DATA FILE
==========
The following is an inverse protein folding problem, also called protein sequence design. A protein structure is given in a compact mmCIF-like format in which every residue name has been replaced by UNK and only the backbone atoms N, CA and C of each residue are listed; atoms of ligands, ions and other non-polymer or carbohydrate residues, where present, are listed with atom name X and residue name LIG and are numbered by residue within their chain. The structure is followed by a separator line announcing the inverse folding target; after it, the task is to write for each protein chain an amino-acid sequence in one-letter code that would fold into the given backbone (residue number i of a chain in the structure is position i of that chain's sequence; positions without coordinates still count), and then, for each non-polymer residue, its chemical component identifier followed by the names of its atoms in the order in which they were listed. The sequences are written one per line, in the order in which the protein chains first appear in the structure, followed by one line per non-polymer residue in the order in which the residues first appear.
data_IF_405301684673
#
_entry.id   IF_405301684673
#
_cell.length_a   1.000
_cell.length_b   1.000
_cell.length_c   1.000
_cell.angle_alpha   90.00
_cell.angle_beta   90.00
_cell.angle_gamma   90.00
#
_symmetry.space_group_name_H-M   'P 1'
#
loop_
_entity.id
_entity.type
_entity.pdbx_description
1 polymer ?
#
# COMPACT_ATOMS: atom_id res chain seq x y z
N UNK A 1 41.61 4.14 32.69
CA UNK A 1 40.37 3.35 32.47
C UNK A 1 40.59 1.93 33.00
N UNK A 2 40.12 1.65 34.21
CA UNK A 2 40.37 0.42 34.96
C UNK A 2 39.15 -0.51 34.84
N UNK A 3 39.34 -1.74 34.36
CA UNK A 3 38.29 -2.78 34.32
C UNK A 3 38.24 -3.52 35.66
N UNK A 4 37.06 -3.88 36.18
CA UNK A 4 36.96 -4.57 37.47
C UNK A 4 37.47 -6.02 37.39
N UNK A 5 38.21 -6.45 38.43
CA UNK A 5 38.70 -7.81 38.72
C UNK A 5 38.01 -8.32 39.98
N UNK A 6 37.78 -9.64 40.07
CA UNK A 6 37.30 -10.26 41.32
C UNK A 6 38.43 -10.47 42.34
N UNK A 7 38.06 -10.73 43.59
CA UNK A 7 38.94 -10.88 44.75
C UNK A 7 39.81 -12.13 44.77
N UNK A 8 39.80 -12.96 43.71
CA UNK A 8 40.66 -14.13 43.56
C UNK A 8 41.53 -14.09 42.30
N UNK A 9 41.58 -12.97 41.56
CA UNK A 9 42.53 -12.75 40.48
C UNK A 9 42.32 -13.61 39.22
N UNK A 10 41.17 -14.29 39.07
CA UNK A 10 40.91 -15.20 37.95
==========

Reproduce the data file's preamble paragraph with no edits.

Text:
The following is an inverse protein folding problem, also called protein sequence design. A protein structure is given in a compact mmCIF-like format in which every residue name has been replaced by UNK and only the backbone atoms N, CA and C of each residue are listed; atoms of ligands, ions and other non-polymer or carbohydrate residues, where present, are listed with atom name X and residue name LIG and are numbered by residue within their chain. The structure is followed by a separator line announcing the inverse folding target; after it, the task is to write for each protein chain an amino-acid sequence in one-letter code that would fold into the given backbone (residue number i of a chain in the structure is position i of that chain's sequence; positions without coordinates still count), and then, for each non-polymer residue, its chemical component identifier followed by the names of its atoms in the order in which they were listed. The sequences are written one per line, in the order in which the protein chains first appear in the structure, followed by one line per non-polymer residue in the order in which the residues first appear.